My research is based on the truism that the more goods and services a person is able to obtain the more prosperous he is. Therefore, the rising prices of goods and services in different nations is not a sufficient way to compare standards of living; instead the amount of hours that an American works to purchase a basket of goods is compared to the amount of hours that a Norwegian (or any foreigner) must work to obtain the same basket in Norway (or any other country). 
         The task that I perform on a weekly basis is the process of constructing a work-hour metric that can be applied to any country. The pith and core of this metric consists of collecting prices of goods and services for a basket of twenty pre-selected items for the years 2003-2011. Hours have been spent searching the databases of National Statistical Institutes (and other sources) around the world to find the price of gasoline, electricity, tomatoes, bread, etc., for four different countries. Next, the hourly wage of the average worker in four countries is obtained for the same time frame. Lastly, the cost of the consumer basket is divided by the hourly wage to determine the work-hour price of the basket. One interesting thing I found this week is that the price of goods and services in France, along with the wage rate of the average worker there pretty much rise at the same rate.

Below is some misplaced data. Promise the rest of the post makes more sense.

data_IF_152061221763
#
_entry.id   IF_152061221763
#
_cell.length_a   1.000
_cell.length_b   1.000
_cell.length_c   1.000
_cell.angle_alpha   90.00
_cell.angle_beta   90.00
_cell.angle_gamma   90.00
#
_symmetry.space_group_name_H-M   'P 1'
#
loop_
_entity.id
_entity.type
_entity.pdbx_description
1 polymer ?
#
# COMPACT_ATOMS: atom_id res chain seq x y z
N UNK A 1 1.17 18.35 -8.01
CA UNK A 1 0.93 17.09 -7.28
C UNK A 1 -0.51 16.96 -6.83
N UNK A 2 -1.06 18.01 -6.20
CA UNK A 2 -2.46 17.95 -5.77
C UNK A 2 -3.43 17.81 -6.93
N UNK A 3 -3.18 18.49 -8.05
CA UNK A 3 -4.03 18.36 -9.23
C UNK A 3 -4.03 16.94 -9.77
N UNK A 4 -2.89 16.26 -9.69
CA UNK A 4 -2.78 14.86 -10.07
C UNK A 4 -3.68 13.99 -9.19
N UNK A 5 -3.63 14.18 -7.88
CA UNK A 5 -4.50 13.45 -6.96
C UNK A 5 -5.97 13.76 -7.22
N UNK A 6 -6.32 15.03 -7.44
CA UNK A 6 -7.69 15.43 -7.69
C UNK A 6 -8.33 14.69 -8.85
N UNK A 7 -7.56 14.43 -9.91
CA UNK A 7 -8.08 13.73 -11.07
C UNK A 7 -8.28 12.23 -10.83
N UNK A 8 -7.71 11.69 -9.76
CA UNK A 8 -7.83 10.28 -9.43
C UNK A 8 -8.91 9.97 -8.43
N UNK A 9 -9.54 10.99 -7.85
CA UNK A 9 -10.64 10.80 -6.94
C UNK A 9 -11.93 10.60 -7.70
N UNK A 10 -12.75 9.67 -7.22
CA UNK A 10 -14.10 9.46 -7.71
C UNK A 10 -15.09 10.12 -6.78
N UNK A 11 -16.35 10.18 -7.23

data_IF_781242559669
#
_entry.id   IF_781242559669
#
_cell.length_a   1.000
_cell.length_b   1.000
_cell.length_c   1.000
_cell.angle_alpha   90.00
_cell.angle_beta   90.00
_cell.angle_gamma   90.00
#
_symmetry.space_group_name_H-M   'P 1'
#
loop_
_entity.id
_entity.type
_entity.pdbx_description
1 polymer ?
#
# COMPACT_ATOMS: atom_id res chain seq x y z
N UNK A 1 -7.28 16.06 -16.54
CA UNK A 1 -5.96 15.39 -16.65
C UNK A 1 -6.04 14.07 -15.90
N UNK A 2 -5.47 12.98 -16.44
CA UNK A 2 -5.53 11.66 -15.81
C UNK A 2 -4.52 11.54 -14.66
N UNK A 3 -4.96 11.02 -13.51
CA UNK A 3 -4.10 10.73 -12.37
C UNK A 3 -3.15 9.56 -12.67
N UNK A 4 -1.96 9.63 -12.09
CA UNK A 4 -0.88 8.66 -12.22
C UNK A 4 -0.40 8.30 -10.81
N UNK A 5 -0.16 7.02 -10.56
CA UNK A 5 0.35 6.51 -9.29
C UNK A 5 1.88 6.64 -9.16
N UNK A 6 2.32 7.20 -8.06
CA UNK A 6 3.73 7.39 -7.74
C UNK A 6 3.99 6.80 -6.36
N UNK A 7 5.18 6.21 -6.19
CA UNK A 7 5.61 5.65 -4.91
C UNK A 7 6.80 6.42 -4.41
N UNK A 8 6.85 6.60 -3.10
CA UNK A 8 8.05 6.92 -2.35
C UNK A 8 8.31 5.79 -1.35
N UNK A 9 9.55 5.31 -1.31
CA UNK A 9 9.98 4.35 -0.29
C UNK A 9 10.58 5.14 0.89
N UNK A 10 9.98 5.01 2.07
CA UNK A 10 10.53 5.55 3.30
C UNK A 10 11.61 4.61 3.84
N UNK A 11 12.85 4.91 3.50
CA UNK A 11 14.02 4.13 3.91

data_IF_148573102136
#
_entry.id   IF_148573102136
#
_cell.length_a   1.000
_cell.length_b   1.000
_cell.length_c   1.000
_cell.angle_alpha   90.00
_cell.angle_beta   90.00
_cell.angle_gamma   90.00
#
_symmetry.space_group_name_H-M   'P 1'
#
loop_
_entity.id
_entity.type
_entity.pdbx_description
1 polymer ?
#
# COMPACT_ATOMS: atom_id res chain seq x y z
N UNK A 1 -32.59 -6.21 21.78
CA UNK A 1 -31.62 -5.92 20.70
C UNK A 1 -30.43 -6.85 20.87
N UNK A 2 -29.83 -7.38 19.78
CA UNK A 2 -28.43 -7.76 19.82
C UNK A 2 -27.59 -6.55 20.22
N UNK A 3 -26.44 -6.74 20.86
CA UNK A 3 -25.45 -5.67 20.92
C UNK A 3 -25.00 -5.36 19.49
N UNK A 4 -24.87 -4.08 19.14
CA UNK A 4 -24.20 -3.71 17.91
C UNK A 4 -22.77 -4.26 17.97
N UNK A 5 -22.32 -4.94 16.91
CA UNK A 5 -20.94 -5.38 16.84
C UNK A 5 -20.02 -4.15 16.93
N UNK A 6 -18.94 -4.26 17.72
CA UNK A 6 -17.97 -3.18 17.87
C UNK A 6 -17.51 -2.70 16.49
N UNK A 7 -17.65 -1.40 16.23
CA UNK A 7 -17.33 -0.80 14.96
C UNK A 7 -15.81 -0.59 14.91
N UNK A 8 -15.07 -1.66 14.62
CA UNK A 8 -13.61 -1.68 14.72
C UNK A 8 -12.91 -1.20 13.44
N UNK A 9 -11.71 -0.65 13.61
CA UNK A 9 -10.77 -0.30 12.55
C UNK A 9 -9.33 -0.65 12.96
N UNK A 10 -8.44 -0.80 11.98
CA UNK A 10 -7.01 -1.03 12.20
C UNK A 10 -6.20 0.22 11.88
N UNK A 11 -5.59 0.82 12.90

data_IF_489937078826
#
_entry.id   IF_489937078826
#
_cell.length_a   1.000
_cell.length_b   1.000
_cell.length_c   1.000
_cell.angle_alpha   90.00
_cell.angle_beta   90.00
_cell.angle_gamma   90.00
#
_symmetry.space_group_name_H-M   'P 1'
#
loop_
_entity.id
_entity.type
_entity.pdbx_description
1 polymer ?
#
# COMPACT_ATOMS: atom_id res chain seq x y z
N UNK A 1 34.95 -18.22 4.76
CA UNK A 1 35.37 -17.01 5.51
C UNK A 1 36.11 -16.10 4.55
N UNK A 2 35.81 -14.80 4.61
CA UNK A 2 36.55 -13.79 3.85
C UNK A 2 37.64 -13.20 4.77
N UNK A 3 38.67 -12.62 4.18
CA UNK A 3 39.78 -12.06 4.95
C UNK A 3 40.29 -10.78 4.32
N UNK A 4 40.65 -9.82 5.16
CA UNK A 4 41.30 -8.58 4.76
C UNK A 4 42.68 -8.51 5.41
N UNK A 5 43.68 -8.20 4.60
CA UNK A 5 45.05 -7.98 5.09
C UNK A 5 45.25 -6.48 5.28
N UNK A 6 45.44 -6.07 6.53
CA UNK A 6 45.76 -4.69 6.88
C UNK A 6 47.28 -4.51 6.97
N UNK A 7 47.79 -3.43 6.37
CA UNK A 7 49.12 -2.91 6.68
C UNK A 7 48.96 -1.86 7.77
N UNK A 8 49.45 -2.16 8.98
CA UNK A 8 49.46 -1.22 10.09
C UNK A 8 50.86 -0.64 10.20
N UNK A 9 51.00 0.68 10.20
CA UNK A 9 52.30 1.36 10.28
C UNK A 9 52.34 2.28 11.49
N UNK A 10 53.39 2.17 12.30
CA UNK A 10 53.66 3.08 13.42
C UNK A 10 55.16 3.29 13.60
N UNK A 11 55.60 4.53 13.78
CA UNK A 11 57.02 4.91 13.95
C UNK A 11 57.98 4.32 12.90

This project has laid the foundation for my long-term research goals. I will have a tool to effectively measure prosperity levels in any nation without worrying about the complexities that come from currency exchange rates and inflation levels. This is the beginning of many insightful findings that have not been discovered.

Thursday, April 25, 2013

Congratulations Angela Shaffer!!!

URSP Highlight: Angela Shaffer

Join us in congratulating Angela Shaffer, a Fall 2012 OSCAR Scholar, for publishing her Livescribe videos on the MedEdPortal, a publication of the American Association of Medical Colleges.  This allows a broad number of users to know about these resources.  

Here is the link:

Importantly, her submission was recognized as the top submission by the AAMC’s Pre-Health Initiative review committee, for the field of Biochemistry.  She also received an award of $750.